In this paper we discuss the stability and effectiveness of an optical fiber sensor for CO2 phase monitoring that could be used inside pipelines, rock caverns and steel tanks for Carbon Capture and Storage (CCS) systems; in Enhanced Oil Recovery (EOR) processes; and in mapping of natural reservoirs. The sensor is an optical fiber refractometer and is shown to be capable of identifying phase changes and when two-phase systems co-exist, even near the phase transition line. When properly calibrated, the sensor can be used to obtain the refractive index and density (calculated with the Lorentz-Lorentz formula) of CO<sub>2</sub>.
A refractive index sensor based on the Fresnel reflection at the tip of a single mode optical fiber is used to study phase
changes of CO<sub>2</sub> when cooled down from room to -50° C. The sensor system is compact and can be readily integrated into
other optical and electronic systems. The refractive index measurements present good agreement with the literature. The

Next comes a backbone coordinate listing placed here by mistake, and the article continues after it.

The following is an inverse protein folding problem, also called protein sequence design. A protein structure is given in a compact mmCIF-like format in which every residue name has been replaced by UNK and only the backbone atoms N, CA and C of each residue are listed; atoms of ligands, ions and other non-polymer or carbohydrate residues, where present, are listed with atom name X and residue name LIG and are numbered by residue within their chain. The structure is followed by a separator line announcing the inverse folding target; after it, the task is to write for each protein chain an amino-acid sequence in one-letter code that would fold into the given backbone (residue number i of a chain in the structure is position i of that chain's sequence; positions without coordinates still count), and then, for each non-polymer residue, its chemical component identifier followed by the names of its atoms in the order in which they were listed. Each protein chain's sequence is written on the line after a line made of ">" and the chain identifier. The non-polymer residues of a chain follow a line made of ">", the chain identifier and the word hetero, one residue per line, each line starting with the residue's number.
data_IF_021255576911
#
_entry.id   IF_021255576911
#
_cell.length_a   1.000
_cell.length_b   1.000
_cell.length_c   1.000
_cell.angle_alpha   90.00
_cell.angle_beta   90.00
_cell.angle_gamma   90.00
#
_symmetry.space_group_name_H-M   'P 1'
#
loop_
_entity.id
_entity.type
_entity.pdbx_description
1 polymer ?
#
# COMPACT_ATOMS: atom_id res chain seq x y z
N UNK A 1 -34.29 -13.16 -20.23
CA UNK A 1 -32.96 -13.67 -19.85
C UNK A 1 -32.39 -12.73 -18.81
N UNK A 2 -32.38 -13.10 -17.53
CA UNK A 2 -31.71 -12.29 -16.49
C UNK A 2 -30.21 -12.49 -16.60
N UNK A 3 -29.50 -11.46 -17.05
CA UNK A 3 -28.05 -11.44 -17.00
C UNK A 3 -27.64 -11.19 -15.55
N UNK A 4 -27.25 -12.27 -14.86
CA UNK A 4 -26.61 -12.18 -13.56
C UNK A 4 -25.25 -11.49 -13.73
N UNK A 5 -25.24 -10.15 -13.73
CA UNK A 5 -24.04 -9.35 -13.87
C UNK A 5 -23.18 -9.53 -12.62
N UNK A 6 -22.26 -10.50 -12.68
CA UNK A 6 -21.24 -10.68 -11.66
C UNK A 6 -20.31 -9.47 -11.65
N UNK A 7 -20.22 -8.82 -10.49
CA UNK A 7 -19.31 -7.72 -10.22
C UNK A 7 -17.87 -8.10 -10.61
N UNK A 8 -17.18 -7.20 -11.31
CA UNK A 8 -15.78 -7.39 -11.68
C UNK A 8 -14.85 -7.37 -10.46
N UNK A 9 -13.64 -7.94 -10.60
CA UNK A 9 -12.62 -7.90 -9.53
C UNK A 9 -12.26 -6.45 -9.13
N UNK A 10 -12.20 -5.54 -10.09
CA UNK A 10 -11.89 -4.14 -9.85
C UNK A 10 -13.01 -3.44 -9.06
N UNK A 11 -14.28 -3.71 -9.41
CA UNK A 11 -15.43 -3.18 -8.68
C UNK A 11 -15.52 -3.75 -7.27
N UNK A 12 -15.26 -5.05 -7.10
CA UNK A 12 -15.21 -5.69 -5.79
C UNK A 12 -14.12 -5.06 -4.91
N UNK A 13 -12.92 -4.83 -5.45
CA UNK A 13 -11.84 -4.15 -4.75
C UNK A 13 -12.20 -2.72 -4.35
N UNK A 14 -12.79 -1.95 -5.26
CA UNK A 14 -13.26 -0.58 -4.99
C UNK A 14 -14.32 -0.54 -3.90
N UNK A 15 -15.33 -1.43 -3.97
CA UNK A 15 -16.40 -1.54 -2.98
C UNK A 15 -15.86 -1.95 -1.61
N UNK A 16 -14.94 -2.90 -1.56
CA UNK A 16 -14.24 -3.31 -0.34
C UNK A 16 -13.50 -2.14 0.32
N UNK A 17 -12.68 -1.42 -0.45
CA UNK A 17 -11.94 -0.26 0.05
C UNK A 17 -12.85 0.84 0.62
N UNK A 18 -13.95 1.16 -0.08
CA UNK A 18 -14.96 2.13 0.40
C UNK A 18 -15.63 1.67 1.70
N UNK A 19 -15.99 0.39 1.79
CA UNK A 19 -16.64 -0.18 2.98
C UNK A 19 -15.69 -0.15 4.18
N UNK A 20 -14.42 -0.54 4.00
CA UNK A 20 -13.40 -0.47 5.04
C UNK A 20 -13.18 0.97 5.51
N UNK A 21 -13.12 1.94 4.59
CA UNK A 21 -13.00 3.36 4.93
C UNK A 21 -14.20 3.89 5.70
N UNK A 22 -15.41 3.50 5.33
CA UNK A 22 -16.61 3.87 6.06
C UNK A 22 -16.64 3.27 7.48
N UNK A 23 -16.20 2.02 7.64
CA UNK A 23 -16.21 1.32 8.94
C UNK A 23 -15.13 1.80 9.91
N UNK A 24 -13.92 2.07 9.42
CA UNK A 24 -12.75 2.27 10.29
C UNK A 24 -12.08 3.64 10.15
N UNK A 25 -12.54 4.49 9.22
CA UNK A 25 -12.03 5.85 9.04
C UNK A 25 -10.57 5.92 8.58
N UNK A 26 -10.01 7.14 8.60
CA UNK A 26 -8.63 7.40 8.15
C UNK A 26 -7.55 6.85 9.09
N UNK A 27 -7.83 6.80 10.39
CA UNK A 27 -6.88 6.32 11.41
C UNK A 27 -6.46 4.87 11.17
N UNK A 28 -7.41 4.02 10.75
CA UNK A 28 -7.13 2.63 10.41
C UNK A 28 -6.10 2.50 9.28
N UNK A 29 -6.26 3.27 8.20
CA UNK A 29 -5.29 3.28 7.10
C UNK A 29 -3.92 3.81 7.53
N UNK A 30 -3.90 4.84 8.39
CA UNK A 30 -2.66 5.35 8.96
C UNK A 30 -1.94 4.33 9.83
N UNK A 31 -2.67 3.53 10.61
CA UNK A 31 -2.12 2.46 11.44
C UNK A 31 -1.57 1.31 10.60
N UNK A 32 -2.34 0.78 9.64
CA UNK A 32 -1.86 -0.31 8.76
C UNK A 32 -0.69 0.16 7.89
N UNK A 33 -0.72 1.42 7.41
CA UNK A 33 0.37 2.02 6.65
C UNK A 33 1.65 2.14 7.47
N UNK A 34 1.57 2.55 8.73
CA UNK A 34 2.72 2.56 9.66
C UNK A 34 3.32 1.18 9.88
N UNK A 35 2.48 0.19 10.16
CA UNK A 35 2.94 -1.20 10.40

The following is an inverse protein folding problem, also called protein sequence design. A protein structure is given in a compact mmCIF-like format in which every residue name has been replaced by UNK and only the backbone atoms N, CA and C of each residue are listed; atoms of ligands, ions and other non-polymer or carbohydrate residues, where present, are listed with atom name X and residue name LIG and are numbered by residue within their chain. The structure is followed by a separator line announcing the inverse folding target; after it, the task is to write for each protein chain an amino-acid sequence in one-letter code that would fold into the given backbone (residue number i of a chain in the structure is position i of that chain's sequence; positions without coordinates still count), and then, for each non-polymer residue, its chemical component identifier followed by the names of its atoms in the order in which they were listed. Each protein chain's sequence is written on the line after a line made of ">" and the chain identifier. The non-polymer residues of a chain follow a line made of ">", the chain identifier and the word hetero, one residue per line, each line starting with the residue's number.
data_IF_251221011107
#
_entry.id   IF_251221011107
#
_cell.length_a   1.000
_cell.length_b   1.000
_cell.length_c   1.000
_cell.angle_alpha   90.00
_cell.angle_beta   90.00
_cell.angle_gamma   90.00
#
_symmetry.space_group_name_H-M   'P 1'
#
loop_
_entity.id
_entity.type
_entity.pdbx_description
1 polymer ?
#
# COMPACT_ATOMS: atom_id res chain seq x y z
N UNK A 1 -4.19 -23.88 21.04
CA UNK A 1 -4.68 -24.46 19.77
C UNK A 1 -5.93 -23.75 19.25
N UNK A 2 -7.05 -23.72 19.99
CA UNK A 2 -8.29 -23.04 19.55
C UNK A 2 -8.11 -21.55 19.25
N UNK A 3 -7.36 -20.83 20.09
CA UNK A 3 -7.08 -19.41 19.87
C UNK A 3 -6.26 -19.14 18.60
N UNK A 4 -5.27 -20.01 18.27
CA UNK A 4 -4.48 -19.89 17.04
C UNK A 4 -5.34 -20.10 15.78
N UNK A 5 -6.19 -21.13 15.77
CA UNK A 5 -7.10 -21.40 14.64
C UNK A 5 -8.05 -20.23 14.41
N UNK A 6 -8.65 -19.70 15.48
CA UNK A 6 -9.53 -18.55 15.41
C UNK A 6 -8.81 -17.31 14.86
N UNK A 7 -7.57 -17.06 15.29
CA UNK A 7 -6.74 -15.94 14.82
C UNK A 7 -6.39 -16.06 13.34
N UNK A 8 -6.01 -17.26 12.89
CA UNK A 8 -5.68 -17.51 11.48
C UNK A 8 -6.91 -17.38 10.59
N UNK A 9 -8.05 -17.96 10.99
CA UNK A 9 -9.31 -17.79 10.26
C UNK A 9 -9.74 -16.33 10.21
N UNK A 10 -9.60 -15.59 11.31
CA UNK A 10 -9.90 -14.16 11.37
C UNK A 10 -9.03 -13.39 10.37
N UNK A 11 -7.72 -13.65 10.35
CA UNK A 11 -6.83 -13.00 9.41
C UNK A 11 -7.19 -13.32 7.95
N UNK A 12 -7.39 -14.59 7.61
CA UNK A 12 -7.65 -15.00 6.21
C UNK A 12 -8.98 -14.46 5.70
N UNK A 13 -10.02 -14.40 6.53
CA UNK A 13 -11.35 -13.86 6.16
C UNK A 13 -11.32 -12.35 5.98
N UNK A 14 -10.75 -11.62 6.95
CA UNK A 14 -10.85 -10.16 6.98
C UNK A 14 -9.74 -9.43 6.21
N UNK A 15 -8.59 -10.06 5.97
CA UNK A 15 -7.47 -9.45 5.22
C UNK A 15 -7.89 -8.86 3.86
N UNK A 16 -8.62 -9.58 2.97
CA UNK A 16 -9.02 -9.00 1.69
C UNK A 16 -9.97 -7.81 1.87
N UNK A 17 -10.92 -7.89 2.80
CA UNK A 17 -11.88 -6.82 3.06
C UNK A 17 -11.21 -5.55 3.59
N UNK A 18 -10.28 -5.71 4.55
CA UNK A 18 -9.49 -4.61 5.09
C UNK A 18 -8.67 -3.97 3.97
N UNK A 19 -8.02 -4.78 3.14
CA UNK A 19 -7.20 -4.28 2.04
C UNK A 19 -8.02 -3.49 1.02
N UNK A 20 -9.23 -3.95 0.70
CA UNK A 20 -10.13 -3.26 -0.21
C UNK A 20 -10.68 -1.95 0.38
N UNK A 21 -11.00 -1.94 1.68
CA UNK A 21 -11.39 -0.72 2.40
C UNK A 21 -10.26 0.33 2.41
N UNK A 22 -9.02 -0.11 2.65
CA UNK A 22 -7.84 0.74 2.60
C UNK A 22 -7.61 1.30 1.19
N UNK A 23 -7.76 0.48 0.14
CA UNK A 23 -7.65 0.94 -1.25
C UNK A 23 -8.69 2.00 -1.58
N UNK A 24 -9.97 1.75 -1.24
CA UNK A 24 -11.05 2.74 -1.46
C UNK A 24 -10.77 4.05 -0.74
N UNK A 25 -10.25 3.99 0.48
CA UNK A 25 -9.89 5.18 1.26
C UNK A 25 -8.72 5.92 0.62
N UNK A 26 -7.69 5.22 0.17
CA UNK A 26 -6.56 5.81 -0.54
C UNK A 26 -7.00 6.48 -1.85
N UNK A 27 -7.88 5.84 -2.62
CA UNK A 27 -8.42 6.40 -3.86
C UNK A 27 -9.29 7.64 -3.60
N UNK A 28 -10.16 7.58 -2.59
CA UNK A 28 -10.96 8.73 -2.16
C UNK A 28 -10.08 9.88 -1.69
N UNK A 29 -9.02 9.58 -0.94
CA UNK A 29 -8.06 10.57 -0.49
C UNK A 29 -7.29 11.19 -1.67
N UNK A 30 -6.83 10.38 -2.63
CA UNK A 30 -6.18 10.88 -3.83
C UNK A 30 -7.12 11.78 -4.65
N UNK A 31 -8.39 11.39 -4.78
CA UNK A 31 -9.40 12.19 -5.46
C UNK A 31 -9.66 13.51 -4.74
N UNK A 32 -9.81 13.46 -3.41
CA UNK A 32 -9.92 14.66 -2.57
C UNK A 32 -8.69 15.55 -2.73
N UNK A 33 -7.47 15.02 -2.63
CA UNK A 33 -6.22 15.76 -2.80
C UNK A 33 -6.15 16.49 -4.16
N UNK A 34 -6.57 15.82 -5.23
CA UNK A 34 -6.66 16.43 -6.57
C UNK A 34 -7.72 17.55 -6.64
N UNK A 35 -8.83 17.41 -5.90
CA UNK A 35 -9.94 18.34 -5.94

use of the refractometer as a tool to determine the CO<sub>2</sub> phase in oil fields is envisaged.
A magnetic field sensor comprised of a high birefringence photonic crystal fiber coated by a Terfenol-D/Epoxy
composite layer is proposed. Magnetic fields induce strains in the magnetostrictive composite that are transferred to the
fiber interfering with light propagation. The sensitivity of the developed sensor with magnetic fields is measured to be 6
A simple interrogation system for semi-distributed fiber Bragg grating (FBG) sensor array with a tunable pulsed laser is
demonstrated. The pulsed light source is used to discriminate, in space or in time, the FBG position. The sensor array can
then be constituted with low reflectivity FBG (<5%) and with the same wavelength (the FBGs have to be spatially
separated). This improvement increases the capacity of the tunable pulsed laser system interrogation, which can reach up
to 1000 sensors in one single fiber. The signals are measured with only one photodetection system, which makes
detection less dependent of intensity variations and minimizes external influences on the circuit, such as variations in the
environment temperature. A test approach has been assembled for the interrogation of five sensors in the same fiber,
varying its reflectivity from 0.8% to 1.6% and with the same nominal wavelength.